But for all that, at the end of it, she was only four seats short of a majority and will have an effective majority, even if the DUP simply sits on its hands. She didn’t win well, but she did in practical terms win (or at least come within a whisker of doing so). And you don’t win a general election and then immediately resign as Prime Minister.

Nonetheless, we can’t have her fighting Corbyn again, because she’d probably lose. We need someone else. In particular we need someone who can battle Corbyn on charisma, vision and appeal to young voters, flexible before events and a proven winner that we can risk everything on when the alternative is Marxist-socialism. At the moment there only seems to be one answer to that: Boris, for all his imperfections. But perhaps if May can last a couple of years a better answer will turn up. I don’t know, and at this stage no one else does either.

Second, we need different attack lines on Corbyn. At that stuff about the IRA, Hezbollah, the Falklands, nuclear weapons, a maximum wage, mass nationalisation, appointing Communists, abolishing the monarchy and empowering the unions was all true and ought to have made him utterly inconceivable as a prime minister, but it didn’t. Young voters didn’t care, or didn’t believe it, or actively wanted it. We need to stop saying he’s a liar and a dangerous, sinister extremist (even though he’s definitely both), and start arguing directly against what his manifesto promises and what he says in interviews.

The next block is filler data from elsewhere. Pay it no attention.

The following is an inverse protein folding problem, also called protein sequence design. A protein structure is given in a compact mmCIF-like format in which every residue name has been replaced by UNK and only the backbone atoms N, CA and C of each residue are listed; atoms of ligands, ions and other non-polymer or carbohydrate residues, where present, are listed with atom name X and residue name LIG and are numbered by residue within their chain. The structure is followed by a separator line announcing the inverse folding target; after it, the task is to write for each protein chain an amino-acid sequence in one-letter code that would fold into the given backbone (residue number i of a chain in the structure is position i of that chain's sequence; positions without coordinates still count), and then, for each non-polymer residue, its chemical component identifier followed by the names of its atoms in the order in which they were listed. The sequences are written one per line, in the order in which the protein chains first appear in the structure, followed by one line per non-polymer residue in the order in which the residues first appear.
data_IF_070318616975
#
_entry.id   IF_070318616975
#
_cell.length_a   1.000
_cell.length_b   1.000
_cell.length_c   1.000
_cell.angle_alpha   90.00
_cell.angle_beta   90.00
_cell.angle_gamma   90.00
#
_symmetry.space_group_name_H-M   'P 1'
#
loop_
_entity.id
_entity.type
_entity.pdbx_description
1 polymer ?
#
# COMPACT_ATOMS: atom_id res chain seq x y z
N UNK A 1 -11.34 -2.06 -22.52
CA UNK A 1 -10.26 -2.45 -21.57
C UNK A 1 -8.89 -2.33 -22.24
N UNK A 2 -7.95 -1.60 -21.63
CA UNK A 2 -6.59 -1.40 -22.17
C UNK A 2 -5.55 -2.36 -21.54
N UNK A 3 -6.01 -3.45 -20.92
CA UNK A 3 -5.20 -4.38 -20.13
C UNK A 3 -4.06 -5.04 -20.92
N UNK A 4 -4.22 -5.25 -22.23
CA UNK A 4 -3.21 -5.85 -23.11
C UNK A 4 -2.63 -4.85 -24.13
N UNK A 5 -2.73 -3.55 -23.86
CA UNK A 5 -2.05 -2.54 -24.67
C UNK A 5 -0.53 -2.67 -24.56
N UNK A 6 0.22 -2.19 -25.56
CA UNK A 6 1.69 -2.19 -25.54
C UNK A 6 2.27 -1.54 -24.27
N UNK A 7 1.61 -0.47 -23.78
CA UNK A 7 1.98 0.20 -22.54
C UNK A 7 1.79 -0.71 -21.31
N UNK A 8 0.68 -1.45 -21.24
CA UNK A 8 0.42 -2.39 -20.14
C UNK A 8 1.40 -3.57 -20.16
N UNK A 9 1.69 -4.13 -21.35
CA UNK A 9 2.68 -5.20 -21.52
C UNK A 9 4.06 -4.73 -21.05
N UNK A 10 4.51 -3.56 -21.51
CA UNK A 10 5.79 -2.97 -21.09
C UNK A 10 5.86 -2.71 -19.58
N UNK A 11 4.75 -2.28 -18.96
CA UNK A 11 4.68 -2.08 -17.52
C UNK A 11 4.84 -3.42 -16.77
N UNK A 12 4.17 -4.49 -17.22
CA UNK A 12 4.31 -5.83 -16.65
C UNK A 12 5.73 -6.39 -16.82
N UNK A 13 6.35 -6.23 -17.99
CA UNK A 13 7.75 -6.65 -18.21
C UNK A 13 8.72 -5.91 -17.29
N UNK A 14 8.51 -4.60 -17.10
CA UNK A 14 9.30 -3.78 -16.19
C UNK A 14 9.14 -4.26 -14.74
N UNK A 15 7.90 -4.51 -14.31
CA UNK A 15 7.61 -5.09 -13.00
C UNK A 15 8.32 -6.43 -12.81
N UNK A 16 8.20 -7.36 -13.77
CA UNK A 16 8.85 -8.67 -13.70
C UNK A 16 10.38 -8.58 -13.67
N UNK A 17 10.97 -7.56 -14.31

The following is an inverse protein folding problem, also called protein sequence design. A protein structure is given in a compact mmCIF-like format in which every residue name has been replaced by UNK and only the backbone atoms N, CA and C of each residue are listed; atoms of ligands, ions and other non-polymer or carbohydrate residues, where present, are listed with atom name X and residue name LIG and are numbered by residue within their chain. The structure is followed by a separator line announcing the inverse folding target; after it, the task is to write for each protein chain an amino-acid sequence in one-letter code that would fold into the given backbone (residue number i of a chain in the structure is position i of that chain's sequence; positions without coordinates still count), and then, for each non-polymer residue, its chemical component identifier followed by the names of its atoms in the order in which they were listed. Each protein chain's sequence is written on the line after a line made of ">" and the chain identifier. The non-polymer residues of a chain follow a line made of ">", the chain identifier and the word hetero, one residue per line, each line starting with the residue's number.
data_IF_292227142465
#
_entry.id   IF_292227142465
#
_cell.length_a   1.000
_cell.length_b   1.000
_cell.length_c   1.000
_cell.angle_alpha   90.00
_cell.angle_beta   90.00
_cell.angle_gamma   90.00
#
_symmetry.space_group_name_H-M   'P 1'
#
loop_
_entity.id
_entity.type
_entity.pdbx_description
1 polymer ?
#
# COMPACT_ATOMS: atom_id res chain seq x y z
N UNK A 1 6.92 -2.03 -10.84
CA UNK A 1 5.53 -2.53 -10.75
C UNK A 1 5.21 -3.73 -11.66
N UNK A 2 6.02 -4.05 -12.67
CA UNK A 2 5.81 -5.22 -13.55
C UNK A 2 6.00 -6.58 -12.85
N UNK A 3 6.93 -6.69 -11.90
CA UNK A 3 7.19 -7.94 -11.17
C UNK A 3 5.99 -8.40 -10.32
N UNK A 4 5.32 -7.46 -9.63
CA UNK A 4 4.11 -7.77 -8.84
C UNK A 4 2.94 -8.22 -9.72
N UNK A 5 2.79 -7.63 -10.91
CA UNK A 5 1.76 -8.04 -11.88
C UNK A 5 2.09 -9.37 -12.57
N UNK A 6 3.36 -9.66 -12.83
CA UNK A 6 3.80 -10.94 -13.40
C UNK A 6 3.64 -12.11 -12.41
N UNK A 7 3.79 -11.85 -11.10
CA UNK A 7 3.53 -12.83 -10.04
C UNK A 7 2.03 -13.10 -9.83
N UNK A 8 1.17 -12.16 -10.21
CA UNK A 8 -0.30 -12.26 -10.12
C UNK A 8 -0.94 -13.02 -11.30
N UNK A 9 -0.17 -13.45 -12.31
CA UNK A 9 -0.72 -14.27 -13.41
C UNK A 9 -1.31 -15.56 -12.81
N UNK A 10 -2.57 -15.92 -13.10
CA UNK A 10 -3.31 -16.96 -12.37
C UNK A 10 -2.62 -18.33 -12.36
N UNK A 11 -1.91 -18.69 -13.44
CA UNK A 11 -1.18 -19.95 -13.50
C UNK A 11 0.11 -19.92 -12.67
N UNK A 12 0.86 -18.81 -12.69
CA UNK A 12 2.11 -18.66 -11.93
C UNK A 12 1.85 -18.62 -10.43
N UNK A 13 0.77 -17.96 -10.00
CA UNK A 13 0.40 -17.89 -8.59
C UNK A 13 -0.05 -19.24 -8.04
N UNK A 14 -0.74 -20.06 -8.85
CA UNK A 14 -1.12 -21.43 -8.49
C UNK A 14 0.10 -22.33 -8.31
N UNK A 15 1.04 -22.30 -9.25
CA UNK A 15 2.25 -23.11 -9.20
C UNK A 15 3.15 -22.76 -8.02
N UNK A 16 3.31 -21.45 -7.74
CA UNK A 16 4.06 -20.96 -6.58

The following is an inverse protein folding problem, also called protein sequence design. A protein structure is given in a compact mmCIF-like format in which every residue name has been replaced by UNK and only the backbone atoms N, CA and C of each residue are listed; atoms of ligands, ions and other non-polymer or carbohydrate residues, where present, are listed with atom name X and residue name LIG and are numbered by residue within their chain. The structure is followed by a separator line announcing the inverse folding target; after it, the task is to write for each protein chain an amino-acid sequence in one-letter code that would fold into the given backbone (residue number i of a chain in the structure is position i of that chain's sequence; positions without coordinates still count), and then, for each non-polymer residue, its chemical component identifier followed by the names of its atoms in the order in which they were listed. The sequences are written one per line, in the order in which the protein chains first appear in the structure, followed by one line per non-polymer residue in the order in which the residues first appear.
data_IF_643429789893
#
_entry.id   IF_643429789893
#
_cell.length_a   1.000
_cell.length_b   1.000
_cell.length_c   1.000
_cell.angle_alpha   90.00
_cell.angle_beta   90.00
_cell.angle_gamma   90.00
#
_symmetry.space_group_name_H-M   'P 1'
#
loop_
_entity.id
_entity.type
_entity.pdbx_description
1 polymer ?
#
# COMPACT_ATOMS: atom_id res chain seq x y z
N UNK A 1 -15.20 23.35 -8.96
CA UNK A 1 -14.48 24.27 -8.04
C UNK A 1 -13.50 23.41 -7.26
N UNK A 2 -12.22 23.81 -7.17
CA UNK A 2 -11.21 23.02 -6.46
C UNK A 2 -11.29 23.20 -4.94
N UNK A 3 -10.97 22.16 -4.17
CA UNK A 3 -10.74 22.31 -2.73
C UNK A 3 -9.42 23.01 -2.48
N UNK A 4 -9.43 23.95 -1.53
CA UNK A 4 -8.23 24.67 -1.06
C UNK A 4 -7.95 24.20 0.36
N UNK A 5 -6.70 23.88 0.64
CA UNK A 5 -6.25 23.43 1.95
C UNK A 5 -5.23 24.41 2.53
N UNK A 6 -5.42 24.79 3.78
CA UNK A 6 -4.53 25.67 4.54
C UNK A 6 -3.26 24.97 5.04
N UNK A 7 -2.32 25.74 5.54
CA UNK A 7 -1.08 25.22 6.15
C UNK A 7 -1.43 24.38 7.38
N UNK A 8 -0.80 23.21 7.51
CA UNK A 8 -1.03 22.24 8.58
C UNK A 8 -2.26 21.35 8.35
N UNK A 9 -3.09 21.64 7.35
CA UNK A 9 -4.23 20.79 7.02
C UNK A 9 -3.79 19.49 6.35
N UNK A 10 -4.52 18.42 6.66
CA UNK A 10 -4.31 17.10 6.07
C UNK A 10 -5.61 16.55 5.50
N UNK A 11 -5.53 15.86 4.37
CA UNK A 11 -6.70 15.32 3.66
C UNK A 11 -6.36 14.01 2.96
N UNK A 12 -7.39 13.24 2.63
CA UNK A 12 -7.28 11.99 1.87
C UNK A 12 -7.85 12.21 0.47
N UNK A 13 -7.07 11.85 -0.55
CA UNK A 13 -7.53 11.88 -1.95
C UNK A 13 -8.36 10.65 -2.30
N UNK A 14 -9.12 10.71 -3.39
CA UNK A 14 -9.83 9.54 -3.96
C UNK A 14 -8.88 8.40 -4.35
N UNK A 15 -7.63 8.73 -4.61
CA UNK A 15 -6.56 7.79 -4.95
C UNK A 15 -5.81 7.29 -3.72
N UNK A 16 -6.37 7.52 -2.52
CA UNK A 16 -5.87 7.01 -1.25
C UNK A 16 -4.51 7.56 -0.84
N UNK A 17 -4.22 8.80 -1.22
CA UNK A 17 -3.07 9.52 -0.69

Third, we need our own offer directed at younger voters. We may never stop Corbyn getting a majority of them, but he must not get 70 per cent if we are to win. That means we need policies directed at things like getting house prices down – whether that is via higher interest rates (my preferred route) or more housebuilding.

We also need to better grasp the cosmetic impact for young people of policies such as those on EU citizens. In my experience, younger people could not understand any good reason for threatening to deport three million people and did not always have the historical perspective to be confident that wouldn’t really happen. They saw it as hateful and I suspect it was an important motivation to get out and vote.

Changing that now – by offering a political guarantee that whatever cut-off date is used for changing the rights of EU citizens, anyone here by June 23 2016 will be allowed to stay and work – could be a good start in trying to win them back.

Thus, we must not fight another general election until either the Labour Party has found a way to replace Corbyn (which I do not believe plausible) or we have a new leader and new programme that can attract voters under the age of 35 and beat him. Forget all your pet policy programmes for this Parliament. Brexit talks are about the only substantive thing we should do – because we now have no choice but to proceed – but we should not be optimistic that anyone (EU, US, Australia) will do a deal with us while a Corbyn government sits just around the corner. We cannot really make progress on Brexit until Corbyn is gone, but if we backtrack on Brexit that will make a Corbyn government even more likely. We need to tough it out and do what we can.

Clear the decks and strap in. It’s going to be a stomach-churning ride.

Andrew Lilico is an economist and political writer